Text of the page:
Coffee table books fall into two camps generally: those whose pressing seems to have been authorized merely to appease the desperate shopper who has given as a gift the Random-Bath-Stuff-Basket far too many times… and those with real artistic merit. To help you find those gems among the junk, here are suggestions of my own as well as recommendations from friends and colleagues.
1. Visions of Wright by Farrell Grehan and Terrence Riley
This book explores in vivid photographs and interesting information the career of one of the twentieth century’s most innovative architects, Frank Lloyd Wright. My favorite photographs are of his masterpiece, Fallingwater, shot in each of the seasons. The transformation is simply unbelievable.
2. Virtue and Beauty Leonardo’s Ginevra de’ Benci and Renaissance Portraits of Women Edited by David Allen Brown
This celebration of the female (and a few select males) in portraiture is lush and lively with plenty of eye-opening historical asides that will teach you how to “read” Renaissance art … things like the symbolism of jewelry, clothing, and hairstyles all had special significance. Artists included in the collection are Filippo Lippi, Domenico Ghirlandaio, Botticelli, Verrocchio, and Leonardo da Vinci.
3. Days of Hope and Dreams: An Intimate Portrait of Bruce Springsteen by Frank Stefanko
Bruce Springsteen has been a staple of rock and roll for over thirty years. The photographer and author who penned this insightful and visually-engaging portrait of his long-time friend takes a look at “The Boss” at various stages in his career and offers some behind-the-scenes information about the man and his music. Introduced to one another by Patti Smith, Stefanko and Springsteen worked together for five years. Stefanko shot the covers of two of Springsteen’s most legendary albums, Darkness on the Edge of Town and The River.
4. The Ocean World of Jacques Cousteau by Jacques-Yves Cousteau
The ocean is still a great mystery, with much that has never been explored or discovered. However, the grandfather of maritime exploration, Jacques Cousteau, takes readers on a journey of beauty and surprise that many have never seen. Several readers commented that this book, first printed in 1973, was a childhood favorite that would keep them reading and looking for hours. Why not let your own child, or your inner-child/adventurer, do the same?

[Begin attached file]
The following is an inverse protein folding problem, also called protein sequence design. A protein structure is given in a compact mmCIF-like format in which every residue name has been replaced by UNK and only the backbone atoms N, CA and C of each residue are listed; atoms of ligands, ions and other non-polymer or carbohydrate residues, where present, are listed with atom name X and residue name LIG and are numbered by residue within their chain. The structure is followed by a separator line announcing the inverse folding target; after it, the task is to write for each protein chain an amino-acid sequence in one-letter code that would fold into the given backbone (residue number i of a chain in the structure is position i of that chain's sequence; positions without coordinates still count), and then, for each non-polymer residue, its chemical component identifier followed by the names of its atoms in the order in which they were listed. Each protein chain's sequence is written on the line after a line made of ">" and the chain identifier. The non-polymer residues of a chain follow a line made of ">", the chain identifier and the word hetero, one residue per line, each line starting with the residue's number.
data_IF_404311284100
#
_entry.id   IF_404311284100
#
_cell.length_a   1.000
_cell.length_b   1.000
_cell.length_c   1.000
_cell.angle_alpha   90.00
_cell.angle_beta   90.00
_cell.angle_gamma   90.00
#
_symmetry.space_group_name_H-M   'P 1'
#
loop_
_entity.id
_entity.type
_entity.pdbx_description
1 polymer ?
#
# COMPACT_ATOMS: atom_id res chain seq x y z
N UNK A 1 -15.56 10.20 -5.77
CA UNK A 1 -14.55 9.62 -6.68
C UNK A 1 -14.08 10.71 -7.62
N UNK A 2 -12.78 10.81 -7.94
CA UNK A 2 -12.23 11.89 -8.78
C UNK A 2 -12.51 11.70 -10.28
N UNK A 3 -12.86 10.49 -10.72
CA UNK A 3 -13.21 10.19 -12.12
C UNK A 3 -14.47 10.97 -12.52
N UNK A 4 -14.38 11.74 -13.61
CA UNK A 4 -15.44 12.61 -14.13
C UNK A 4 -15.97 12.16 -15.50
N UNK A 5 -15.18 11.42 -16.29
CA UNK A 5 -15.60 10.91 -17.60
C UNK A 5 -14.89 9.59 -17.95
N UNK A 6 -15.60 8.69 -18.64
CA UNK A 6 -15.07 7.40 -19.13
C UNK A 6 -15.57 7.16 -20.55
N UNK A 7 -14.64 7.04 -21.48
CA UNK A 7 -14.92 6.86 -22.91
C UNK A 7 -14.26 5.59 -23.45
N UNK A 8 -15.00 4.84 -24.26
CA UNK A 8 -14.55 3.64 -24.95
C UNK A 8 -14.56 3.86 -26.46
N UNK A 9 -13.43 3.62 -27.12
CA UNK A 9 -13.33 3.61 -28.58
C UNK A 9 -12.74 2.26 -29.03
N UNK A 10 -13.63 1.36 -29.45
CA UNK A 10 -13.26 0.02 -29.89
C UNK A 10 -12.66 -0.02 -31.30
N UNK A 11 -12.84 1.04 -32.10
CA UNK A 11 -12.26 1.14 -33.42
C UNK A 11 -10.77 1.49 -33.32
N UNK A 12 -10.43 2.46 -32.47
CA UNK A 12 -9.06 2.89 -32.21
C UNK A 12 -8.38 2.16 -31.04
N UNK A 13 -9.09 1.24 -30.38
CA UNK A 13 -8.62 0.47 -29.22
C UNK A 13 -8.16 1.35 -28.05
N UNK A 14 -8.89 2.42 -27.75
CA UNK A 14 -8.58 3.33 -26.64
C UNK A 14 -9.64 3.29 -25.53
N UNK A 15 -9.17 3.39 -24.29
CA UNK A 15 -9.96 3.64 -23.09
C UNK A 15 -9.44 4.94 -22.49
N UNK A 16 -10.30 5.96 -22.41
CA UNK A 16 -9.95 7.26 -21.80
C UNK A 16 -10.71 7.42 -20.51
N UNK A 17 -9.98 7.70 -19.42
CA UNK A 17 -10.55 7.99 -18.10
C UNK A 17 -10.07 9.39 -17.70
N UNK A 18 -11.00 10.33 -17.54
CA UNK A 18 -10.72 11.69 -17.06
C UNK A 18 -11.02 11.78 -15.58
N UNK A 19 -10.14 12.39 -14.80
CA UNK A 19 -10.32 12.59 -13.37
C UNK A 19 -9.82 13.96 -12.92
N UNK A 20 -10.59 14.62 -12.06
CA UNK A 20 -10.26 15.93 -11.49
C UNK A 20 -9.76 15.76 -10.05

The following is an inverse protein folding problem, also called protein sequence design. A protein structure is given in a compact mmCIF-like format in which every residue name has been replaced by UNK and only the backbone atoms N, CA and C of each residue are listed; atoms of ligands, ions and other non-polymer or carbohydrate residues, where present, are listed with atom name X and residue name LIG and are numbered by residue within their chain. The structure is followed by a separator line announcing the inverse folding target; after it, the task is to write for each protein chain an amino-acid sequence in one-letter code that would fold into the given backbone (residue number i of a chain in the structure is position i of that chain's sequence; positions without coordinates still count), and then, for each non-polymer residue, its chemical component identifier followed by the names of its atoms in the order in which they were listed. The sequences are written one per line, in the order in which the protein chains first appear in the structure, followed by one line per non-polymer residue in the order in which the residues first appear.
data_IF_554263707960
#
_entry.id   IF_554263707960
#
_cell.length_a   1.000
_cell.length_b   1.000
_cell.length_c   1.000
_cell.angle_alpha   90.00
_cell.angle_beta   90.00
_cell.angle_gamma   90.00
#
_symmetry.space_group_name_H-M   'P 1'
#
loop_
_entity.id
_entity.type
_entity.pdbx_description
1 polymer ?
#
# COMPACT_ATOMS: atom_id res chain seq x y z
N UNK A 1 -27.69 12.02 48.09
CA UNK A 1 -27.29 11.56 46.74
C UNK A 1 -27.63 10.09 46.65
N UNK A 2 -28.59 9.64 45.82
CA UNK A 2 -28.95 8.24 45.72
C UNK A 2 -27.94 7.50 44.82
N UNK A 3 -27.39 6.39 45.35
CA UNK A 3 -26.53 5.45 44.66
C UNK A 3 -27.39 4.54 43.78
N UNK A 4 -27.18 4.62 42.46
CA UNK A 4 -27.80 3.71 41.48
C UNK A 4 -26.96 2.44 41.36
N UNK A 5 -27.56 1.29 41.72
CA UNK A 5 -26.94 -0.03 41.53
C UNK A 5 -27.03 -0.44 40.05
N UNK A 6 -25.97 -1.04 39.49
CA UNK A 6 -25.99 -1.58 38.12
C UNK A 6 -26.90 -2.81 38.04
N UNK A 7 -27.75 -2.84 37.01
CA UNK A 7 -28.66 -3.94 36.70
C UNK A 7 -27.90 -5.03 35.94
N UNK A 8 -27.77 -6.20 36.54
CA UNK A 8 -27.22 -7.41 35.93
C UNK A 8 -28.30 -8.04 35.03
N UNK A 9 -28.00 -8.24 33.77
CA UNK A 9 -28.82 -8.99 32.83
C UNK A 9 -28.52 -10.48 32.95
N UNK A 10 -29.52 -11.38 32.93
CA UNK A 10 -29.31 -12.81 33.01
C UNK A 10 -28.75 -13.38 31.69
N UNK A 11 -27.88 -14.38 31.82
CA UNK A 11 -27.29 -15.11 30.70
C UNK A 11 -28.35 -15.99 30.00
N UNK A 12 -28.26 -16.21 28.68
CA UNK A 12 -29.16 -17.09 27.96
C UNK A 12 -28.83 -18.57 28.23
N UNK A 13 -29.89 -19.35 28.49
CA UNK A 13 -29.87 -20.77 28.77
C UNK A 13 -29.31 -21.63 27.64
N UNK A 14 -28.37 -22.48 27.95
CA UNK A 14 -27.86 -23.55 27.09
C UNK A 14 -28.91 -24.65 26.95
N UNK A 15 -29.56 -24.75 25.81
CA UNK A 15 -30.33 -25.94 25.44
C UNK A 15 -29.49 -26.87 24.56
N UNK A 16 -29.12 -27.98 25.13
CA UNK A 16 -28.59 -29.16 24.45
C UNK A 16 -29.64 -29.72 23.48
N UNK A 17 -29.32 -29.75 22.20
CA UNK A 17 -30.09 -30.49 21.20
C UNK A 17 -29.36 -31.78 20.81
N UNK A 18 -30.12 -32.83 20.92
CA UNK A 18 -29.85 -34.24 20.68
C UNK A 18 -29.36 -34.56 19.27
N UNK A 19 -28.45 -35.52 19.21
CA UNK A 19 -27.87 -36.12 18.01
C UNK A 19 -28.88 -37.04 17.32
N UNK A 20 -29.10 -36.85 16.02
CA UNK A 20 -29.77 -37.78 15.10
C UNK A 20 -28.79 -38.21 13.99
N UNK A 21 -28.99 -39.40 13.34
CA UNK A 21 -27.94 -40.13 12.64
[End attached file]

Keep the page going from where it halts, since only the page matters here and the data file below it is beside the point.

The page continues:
5. A Photographer’s Life: 1990-2005 by Annie Leibovitz
Chances are, you are familiar with the work of Annie Leibovitz, even if you do not know her name. She has photographed more celebrities artistically than any other living photographer. Those who have posed for Leibovitz include Johnny Cash, Nicole Kidman, Mikhail Baryshnikov, Keith Richards, Michael Jordan, Joan Didion, R2-D2, Patti Smith, Nelson Mandela, Jack Nicholson, and William Burroughs, just to name a few. Her work is always sharp and compelling.
6. Desert to Dream: A Dozen Years of Burning Man Photography by Barbara Traub
Since 1986, a counterculture festival has been held in the Black Rock Desert of Nevada and from its humble beginnings (the first event took place on a beach in San Francisco and only a few dozen people attended), Burning Man now attracts some 50,000+ revelers. Burning Man celebrates art in all of its various incarnations and for the last ten years, Barbara Traub has captured the spirit of each unique gathering in her photographs and memories, as well as interviews with participants and organizers.
7. Lincoln, Life-Size by Philip B. Kunhardt III (et al).
History and political buffs alike will be more than pleased with this beautiful book on one of our most beloved presidents. The book spans twenty years of Lincoln’s life, from 1846-1865. During those twenty years, the toll of the Civil War ages the man considerably. Renowned Lincoln scholar Harold Holzer calls this collection “the foremost family of Lincoln pictorial scholarship.”
8. Baseball Americana: Treasures from the Library of Congress by Harry Katz (et al).
You may be surprised to learn that it is not the Baseball Hall of Fame in Cooperstown that houses the largest collection of baseball memorabilia; it’s the Library of Congress. Any baseball fan will be delighted with this collection of cards, advertisements, and rarely seen photographs. There is a reason this game is still called “America’s pastime” despite other sports that garner more income and viewers. Explore both our past and remember why.
9. Herblock: The Life and Work of the Great Political Cartoonist Edited by Harry L. Katz
The remarkable career of Herbert L. Block, or “Herblock” as he was affectionately known, is remarkable for a number of reasons, first of which is the artists’ longevity. He published from 1929 through the first few years of the presidency of George W. Bush. Secondly, he is the most famous political cartoonist of all time, other than, perhaps, Thomas Nast. Finally, while many political cartoons lose their “punch” after a certain point in history has past and become largely irrelevant, much of Herblock’s work still finds ground. Journalist Haynes Johnson explains the reason in his introduction: “[Herblock] always stood for the underdog, and for the everyman and everywomen among us trapped in, or frustrated by, the ever more complicated nature of modern life.”
10. Coco Chanel: Her Style and Her Life by Janet Wallach
There is so much that is enchanting about Coco Chanel, whether it be her rags-to-riches story, her captivation of much of the fashion world of the twentieth century, her fierce independence, or her bewitching beauty. Wallach’s beautiful homage shows the couture icon in all her glories, both public and private.